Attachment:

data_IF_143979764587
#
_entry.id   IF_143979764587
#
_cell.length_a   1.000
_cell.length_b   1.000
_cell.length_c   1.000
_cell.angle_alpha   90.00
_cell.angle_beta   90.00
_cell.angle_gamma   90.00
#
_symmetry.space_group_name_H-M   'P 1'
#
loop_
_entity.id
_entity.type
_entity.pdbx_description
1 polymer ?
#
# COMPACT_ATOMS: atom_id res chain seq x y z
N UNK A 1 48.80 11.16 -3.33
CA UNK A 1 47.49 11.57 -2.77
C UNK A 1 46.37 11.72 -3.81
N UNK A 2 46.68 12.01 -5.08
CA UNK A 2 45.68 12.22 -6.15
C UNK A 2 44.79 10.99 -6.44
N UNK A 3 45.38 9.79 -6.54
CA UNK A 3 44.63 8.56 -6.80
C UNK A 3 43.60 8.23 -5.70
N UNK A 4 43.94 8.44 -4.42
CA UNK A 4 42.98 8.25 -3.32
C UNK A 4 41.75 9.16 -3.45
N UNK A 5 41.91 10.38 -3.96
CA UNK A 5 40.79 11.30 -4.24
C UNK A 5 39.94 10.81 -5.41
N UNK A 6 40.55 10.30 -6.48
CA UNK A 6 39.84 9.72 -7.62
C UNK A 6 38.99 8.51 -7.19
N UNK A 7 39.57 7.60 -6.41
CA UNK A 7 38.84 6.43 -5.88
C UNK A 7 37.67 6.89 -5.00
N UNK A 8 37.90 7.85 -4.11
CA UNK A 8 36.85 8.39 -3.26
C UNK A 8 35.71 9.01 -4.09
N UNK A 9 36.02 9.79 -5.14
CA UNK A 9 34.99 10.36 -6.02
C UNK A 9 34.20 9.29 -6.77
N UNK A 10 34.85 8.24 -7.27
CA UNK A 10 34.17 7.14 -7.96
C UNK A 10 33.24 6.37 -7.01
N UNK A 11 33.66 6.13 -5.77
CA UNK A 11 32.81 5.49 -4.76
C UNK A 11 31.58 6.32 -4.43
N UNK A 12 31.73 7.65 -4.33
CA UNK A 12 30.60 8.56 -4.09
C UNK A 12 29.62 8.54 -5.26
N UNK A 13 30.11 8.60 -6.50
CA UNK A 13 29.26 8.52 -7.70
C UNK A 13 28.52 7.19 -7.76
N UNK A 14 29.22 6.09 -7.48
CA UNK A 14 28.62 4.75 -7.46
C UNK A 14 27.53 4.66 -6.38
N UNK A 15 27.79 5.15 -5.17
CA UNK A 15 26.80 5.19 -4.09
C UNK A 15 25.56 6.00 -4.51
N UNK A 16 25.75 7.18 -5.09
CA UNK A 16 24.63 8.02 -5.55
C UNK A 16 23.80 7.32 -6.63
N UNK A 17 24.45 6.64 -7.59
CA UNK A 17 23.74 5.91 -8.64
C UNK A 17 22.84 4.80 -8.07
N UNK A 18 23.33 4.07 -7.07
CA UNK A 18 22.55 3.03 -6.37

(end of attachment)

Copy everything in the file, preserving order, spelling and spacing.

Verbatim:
data_IF_143979764587
#
_entry.id   IF_143979764587
#
_cell.length_a   1.000
_cell.length_b   1.000
_cell.length_c   1.000
_cell.angle_alpha   90.00
_cell.angle_beta   90.00
_cell.angle_gamma   90.00
#
_symmetry.space_group_name_H-M   'P 1'
#
loop_
_entity.id
_entity.type
_entity.pdbx_description
1 polymer ?
#
# COMPACT_ATOMS: atom_id res chain seq x y z
N UNK A 1 48.80 11.16 -3.33
CA UNK A 1 47.49 11.57 -2.77
C UNK A 1 46.37 11.72 -3.81
N UNK A 2 46.68 12.01 -5.08
CA UNK A 2 45.68 12.22 -6.15
C UNK A 2 44.79 10.99 -6.44
N UNK A 3 45.38 9.79 -6.54
CA UNK A 3 44.63 8.56 -6.80
C UNK A 3 43.60 8.23 -5.70
N UNK A 4 43.94 8.44 -4.42
CA UNK A 4 42.98 8.25 -3.32
C UNK A 4 41.75 9.16 -3.45
N UNK A 5 41.91 10.38 -3.96
CA UNK A 5 40.79 11.30 -4.24
C UNK A 5 39.94 10.81 -5.41
N UNK A 6 40.55 10.30 -6.48
CA UNK A 6 39.84 9.72 -7.62
C UNK A 6 38.99 8.51 -7.19
N UNK A 7 39.57 7.60 -6.41
CA UNK A 7 38.84 6.43 -5.88
C UNK A 7 37.67 6.89 -5.00
N UNK A 8 37.90 7.85 -4.11
CA UNK A 8 36.85 8.39 -3.26
C UNK A 8 35.71 9.01 -4.09
N UNK A 9 36.02 9.79 -5.14
CA UNK A 9 34.99 10.36 -6.02
C UNK A 9 34.20 9.29 -6.77
N UNK A 10 34.85 8.24 -7.27
CA UNK A 10 34.17 7.14 -7.96
C UNK A 10 33.24 6.37 -7.01
N UNK A 11 33.66 6.13 -5.77
CA UNK A 11 32.81 5.49 -4.76
C UNK A 11 31.58 6.32 -4.43
N UNK A 12 31.73 7.65 -4.33
CA UNK A 12 30.60 8.56 -4.09
C UNK A 12 29.62 8.54 -5.26
N UNK A 13 30.11 8.60 -6.50
CA UNK A 13 29.26 8.52 -7.70
C UNK A 13 28.52 7.19 -7.76
N UNK A 14 29.22 6.09 -7.48
CA UNK A 14 28.62 4.75 -7.46
C UNK A 14 27.53 4.66 -6.38
N UNK A 15 27.79 5.15 -5.17
CA UNK A 15 26.80 5.19 -4.09
C UNK A 15 25.56 6.00 -4.51
N UNK A 16 25.75 7.18 -5.09
CA UNK A 16 24.63 8.02 -5.55
C UNK A 16 23.80 7.32 -6.63
N UNK A 17 24.45 6.64 -7.59
CA UNK A 17 23.74 5.91 -8.64
C UNK A 17 22.84 4.80 -8.07
N UNK A 18 23.33 4.07 -7.07
CA UNK A 18 22.55 3.03 -6.37